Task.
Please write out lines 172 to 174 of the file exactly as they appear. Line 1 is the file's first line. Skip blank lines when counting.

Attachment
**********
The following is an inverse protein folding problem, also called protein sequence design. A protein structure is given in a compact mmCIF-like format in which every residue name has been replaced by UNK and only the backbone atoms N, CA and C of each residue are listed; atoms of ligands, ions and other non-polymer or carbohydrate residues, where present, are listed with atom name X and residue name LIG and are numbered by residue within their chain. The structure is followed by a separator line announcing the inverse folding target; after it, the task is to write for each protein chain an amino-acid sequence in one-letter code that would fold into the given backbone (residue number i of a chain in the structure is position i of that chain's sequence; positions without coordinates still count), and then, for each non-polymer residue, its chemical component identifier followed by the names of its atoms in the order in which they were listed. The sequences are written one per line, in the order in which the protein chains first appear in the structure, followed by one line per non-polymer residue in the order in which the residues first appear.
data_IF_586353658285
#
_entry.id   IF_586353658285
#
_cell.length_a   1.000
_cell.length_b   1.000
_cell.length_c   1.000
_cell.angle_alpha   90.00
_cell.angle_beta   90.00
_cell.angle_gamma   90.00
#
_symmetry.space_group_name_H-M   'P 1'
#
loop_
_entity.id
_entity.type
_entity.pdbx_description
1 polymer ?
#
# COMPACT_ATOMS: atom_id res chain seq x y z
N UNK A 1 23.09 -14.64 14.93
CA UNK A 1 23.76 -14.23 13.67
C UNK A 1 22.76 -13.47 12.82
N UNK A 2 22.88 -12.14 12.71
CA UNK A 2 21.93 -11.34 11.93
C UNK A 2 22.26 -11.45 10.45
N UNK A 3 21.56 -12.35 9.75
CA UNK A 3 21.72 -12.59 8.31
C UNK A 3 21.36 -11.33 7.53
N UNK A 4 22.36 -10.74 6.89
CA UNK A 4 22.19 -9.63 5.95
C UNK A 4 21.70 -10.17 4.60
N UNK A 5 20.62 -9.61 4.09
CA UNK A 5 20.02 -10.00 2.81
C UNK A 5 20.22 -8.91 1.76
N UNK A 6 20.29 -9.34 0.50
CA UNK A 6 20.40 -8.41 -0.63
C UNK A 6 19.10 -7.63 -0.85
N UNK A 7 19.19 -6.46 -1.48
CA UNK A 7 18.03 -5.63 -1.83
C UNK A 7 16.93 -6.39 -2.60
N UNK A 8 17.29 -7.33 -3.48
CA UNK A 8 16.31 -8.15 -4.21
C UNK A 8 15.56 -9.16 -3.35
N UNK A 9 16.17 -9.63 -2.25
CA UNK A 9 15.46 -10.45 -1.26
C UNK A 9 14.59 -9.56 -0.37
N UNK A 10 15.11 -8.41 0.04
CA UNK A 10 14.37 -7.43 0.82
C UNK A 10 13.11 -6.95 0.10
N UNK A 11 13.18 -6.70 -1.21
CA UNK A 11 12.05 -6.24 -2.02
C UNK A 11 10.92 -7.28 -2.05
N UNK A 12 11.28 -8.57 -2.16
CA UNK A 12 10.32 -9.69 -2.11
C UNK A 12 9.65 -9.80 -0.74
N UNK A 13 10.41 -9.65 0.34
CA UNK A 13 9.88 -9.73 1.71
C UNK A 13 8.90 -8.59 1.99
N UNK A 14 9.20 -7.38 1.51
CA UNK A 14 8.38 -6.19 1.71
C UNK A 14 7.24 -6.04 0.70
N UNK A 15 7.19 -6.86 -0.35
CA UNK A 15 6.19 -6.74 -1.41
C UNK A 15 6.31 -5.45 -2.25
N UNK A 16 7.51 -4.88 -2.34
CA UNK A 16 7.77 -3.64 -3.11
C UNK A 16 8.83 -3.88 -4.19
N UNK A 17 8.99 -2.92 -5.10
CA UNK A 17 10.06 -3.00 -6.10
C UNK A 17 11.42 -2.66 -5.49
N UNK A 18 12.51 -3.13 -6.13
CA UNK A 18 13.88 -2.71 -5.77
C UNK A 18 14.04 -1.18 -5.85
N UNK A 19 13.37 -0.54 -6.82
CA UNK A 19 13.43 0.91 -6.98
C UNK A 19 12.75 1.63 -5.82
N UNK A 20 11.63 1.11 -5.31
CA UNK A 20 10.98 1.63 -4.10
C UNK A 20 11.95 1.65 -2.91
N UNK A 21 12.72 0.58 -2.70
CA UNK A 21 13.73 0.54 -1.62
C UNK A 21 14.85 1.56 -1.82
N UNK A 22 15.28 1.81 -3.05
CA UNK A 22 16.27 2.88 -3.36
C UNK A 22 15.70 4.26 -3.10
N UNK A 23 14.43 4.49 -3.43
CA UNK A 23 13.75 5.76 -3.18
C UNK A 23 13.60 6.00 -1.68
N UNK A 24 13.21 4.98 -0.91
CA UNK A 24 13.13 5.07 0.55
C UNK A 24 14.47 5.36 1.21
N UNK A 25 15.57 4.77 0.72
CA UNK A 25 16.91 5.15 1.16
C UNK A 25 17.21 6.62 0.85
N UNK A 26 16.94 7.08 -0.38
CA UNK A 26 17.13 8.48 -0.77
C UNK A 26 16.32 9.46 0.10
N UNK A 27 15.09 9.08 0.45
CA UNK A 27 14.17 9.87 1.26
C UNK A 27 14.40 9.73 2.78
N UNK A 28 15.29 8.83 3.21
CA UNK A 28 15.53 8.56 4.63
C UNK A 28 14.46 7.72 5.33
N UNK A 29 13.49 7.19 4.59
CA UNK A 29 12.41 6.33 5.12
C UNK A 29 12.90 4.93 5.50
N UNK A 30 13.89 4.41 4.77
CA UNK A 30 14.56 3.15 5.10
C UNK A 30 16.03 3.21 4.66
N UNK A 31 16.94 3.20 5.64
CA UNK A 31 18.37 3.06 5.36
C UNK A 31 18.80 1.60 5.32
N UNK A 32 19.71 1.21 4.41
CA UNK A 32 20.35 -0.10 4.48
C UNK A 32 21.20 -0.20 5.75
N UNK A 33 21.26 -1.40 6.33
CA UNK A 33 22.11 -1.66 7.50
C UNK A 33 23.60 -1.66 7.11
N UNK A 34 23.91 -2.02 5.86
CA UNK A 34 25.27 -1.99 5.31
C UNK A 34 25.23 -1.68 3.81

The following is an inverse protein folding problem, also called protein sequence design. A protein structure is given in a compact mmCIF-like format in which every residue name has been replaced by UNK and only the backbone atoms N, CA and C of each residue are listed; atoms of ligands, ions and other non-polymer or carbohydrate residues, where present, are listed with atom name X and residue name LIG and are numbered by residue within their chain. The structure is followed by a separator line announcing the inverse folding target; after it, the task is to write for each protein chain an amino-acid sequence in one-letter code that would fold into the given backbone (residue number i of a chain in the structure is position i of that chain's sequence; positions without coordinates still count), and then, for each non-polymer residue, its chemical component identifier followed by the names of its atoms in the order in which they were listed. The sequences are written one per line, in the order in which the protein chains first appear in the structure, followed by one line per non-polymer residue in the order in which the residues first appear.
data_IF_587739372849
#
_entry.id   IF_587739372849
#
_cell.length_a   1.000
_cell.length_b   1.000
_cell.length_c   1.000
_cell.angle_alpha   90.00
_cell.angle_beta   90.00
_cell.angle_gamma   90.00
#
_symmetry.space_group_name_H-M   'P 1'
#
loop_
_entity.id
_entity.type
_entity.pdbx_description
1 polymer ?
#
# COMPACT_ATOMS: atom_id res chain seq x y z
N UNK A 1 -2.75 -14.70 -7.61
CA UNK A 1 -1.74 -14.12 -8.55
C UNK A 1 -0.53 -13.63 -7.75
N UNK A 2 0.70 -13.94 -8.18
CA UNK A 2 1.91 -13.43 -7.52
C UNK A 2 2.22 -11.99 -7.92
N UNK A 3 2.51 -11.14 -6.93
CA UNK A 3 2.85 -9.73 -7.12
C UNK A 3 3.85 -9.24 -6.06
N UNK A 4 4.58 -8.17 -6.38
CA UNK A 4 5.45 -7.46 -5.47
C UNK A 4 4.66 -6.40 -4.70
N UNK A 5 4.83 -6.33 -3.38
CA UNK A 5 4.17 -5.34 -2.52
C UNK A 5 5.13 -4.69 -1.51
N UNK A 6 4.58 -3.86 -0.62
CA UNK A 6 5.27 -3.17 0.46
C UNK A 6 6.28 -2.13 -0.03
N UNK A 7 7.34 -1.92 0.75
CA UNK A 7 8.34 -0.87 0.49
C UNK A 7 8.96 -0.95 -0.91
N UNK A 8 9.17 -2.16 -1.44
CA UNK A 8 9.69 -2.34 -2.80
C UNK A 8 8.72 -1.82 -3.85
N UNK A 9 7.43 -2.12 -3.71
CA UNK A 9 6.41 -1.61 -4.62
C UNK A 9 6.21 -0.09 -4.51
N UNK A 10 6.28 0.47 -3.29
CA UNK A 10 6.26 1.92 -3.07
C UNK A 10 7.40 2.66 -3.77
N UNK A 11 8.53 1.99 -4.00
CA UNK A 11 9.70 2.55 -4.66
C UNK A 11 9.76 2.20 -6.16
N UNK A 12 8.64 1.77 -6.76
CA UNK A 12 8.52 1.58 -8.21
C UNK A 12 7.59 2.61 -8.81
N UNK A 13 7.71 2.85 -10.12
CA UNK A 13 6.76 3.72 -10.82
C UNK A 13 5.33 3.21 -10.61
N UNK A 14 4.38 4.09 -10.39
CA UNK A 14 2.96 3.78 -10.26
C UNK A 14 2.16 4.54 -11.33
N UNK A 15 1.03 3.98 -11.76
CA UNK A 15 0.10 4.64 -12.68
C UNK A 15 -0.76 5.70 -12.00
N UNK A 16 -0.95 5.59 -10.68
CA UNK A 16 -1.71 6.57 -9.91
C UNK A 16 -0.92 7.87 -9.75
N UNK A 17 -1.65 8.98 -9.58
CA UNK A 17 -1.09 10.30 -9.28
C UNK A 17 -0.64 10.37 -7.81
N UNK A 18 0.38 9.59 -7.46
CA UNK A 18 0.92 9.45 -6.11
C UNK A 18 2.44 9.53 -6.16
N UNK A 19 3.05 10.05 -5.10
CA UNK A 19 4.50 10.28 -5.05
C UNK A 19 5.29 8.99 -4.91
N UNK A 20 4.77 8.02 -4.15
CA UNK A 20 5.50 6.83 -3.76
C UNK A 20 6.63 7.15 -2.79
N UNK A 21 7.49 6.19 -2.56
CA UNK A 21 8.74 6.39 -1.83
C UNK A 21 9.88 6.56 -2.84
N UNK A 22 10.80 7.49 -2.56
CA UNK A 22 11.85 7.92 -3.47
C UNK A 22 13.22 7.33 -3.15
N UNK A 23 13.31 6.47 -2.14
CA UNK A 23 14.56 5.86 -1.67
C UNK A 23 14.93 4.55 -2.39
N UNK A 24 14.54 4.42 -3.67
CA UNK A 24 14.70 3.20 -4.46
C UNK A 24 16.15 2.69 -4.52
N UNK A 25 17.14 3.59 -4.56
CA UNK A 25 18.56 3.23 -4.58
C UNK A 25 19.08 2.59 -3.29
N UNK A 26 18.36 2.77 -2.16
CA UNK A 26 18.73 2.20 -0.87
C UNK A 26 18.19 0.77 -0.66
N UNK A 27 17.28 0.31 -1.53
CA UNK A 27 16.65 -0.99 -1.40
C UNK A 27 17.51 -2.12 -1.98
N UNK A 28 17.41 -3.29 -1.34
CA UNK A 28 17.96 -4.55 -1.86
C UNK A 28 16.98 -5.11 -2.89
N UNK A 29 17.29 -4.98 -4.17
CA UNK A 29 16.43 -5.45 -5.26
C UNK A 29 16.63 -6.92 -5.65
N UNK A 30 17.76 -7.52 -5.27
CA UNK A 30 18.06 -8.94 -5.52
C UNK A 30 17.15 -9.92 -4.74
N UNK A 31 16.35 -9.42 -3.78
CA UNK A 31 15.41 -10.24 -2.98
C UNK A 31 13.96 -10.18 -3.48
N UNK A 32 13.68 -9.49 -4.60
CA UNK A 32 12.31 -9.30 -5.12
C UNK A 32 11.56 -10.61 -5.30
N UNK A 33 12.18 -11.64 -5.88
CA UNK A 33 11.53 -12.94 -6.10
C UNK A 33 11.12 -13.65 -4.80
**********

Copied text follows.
N UNK A 10 6.28 0.47 -3.29
CA UNK A 10 6.26 1.92 -3.07
C UNK A 10 7.40 2.66 -3.77